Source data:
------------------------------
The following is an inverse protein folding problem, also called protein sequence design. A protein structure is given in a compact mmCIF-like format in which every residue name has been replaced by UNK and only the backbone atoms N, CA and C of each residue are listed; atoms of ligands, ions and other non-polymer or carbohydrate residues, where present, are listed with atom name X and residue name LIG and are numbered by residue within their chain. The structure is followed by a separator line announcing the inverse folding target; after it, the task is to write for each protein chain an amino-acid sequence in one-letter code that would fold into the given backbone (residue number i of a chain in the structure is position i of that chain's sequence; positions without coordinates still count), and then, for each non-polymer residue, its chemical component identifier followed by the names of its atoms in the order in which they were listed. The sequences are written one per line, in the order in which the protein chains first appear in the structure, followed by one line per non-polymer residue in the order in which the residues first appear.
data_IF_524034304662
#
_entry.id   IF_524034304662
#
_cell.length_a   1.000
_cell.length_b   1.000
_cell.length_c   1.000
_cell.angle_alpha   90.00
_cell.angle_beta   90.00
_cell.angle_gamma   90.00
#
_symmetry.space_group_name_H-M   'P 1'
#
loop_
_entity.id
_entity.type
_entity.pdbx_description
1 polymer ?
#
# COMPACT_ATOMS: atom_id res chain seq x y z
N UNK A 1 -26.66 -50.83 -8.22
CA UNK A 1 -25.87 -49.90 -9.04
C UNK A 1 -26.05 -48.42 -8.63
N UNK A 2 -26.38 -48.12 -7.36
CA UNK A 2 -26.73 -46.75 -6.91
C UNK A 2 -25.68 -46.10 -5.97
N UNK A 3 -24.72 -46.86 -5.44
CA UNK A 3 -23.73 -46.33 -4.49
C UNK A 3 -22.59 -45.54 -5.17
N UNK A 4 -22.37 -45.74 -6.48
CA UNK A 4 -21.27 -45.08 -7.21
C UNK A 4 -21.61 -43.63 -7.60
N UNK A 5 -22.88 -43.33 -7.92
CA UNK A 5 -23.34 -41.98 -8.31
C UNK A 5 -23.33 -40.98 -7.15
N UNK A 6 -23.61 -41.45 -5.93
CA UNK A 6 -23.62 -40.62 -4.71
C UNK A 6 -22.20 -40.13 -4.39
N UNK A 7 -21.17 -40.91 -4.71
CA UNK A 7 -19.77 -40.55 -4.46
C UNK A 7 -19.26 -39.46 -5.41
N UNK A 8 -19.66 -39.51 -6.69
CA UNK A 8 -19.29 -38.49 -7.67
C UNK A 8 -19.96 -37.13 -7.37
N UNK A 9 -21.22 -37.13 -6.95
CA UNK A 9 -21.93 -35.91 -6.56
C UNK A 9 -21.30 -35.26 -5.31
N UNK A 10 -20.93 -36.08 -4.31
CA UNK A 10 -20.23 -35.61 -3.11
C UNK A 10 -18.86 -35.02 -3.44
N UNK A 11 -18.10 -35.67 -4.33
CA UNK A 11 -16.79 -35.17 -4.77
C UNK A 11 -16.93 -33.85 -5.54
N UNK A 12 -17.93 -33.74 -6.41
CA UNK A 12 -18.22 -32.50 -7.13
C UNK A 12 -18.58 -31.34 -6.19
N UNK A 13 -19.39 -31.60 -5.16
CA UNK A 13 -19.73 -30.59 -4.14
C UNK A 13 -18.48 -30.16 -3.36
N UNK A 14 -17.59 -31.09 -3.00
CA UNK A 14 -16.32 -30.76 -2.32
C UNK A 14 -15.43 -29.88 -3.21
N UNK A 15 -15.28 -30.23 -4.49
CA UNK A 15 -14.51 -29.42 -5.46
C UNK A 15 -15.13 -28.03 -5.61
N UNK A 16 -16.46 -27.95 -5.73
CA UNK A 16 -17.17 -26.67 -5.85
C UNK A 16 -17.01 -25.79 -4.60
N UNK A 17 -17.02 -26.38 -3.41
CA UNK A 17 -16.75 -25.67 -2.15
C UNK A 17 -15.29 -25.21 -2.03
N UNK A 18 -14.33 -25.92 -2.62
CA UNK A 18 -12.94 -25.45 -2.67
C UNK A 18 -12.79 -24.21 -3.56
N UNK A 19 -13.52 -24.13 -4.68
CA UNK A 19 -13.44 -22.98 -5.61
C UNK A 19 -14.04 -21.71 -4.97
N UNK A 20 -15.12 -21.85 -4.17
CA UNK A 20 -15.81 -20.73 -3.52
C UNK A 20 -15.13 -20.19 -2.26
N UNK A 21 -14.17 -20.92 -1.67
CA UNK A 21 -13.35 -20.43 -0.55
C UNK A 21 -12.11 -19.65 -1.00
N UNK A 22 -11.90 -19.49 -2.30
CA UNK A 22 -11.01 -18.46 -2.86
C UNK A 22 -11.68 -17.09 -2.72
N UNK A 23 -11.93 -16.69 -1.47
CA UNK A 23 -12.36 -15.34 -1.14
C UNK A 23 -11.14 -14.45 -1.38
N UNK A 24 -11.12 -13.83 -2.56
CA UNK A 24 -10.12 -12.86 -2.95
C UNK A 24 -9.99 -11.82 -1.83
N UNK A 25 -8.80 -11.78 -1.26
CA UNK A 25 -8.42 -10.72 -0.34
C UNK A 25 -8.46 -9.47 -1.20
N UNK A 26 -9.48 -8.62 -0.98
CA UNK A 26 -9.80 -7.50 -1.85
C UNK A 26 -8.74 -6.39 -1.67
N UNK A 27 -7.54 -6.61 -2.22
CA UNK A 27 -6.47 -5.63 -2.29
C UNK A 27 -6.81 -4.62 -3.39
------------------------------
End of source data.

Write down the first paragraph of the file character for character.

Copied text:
The following is an inverse protein folding problem, also called protein sequence design. A protein structure is given in a compact mmCIF-like format in which every residue name has been replaced by UNK and only the backbone atoms N, CA and C of each residue are listed; atoms of ligands, ions and other non-polymer or carbohydrate residues, where present, are listed with atom name X and residue name LIG and are numbered by residue within their chain. The structure is followed by a separator line announcing the inverse folding target; after it, the task is to write for each protein chain an amino-acid sequence in one-letter code that would fold into the given backbone (residue number i of a chain in the structure is position i of that chain's sequence; positions without coordinates still count), and then, for each non-polymer residue, its chemical component identifier followed by the names of its atoms in the order in which they were listed. The sequences are written one per line, in the order in which the protein chains first appear in the structure, followed by one line per non-polymer residue in the order in which the residues first appear.